Cultural genocide in Xinjiang. The plight of the Uighur minority in Xinjiang region has been sidelined by the pandemic. But as the holy month of Ramadan begins, Muslims in Xinjiang are still being forced to not fast during daylight hours, and mosques remain largely shuttered. Part of China’s campaign against the Uighurs has been the systematic and deliberate destruction of historical and religious sites, including graveyards containing mazar—the tombs of Islamic saints. For example, new satellite imagery shows that the ancient graveyard in Hotan, destroyed last year, has been replaced with a parking lot.
Arrests in Hong Kong. The detention of prominent democracy activists and dissidents in Hong Kong is a frightening sign of the city’s future. Beijing seems determined to move toward complete control of the territory, especially with the city’s mass protests curtailed by fear of the coronavirus pandemic. That could backfire by further alienating residents, though it’s hard to see how Hong Kongers could be any more opposed to the mainland than they already are. Don’t be surprised if the United States moves this year or next to strip away Hong Kong’s favorable trade and commerce status.
The COVID-19 Crash
For years, Chinese economic growth has been consistently high—so consistent as to raise suspicions, even as it declined from an average of 8 percent a year to hover around 6 percent. That all changed with the coronavirus, as shown below. The plunge of 6.8 percent in the first quarter may still be an underestimate, but it shows the impact that the pandemic continues to have on China’s economy.
Tech and Business
Foreign student fallout. With Western universities expecting an 80 to 100 percent drop in the number of international students this year, the U.S. higher education system is facing a double crisis: the pandemic and the disappearance of the Chinese students it relies on for financial health. Even if international students eventually return, Chinese students may face increased pressure—both from the Chinese government and from Republican Party rhetoric—not to attend U.S. schools. That could cause the situation that U.S. Ambassador to China Terry Branstad has warned against: a financial crisis for lesser-known universities without large endowments.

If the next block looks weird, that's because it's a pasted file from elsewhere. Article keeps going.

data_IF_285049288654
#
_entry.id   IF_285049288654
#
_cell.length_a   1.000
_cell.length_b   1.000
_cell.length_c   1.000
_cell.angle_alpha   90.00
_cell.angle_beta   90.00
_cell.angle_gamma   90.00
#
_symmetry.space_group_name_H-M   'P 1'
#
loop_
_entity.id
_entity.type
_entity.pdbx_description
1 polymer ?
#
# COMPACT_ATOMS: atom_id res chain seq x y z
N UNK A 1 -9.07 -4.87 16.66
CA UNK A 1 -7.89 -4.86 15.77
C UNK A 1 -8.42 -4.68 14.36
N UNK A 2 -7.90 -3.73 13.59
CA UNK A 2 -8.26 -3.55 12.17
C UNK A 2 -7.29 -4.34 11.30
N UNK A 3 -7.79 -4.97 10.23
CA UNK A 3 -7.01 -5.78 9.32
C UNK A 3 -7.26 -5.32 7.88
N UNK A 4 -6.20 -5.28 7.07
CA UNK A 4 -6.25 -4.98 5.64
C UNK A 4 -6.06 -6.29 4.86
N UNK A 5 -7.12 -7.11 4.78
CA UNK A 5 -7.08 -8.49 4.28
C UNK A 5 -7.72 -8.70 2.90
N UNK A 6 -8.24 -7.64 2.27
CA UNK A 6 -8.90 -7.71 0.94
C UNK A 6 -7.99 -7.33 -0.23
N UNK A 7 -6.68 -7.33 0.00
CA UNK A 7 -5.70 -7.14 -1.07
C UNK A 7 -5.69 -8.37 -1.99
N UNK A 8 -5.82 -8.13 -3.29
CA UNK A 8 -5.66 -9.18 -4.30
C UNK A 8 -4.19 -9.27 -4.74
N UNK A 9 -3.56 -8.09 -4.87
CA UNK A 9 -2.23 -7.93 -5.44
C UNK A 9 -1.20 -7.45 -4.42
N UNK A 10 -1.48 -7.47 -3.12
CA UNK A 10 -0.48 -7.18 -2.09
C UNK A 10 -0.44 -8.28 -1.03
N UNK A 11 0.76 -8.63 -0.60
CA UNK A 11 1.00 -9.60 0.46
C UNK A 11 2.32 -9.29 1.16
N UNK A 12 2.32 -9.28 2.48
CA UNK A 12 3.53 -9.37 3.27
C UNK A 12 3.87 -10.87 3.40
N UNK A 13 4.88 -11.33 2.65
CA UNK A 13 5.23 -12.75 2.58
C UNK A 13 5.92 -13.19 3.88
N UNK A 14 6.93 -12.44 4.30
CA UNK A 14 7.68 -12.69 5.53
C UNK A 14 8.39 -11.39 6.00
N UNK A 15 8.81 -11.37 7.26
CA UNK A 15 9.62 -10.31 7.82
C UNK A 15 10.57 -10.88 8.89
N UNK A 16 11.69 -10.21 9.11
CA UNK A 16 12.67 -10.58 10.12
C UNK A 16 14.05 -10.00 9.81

Unemployment guesstimates. Analysts from the brokerage Zhongtai Securities recently estimated that China’s real post-coronavirus unemployment rate is over 20 percent—far beyond the official 5.9 percent figure. That tallies with informed guesses (link in Chinese) by other experts. Under official pressure, the firm was forced to retract its report and conform to the government’s figures. Despite a brief spike during the beginning of China’s outbreak, migrant wages now appear depressed and job prospects poor. Millions of migrants are likely to return to their villages as a result. That will cause a rise in rural poverty that is difficult to reconcile with the government’s poverty reduction goals and will likely be swept under the carpet.
Auto industry crashes. China’s car sales were completely crushed in the first quarter of the year, especially in February, which saw a 79 percent drop from the previous month. The government is trying to prop up the industry with loans to firms and cash to buyers. The trend contrasts with the SARS outbreak in 2003, when fear of public transport prompted a rush in car sales. Today, with the Chinese car market already near its saturation point and economic prospects bleak, families may prefer to brave the subway. The airline industry, which benefited from big infrastructure investments over the last two decades, is also facing a major cull.
What We’re Watching
“The WHO, Trump, and the Failure of Global Diplomacy” webinar at the Center for Global Policy
This week, the Center for Global Policy assembled a panel—including me—to discuss China, the World Health Organization, and other international bodies in the time of coronavirus. The discussion, which included past Foreign Policy contributors Azeem Ibrahim and Bethany Allen-Ebrahimian, addresses a big question: How can an opaque, politically paranoid power be addressed by international bodies without it overwhelming them?
That’s it for this week.
James Palmer is a deputy editor at Foreign Policy. Twitter: @BeijingPalmer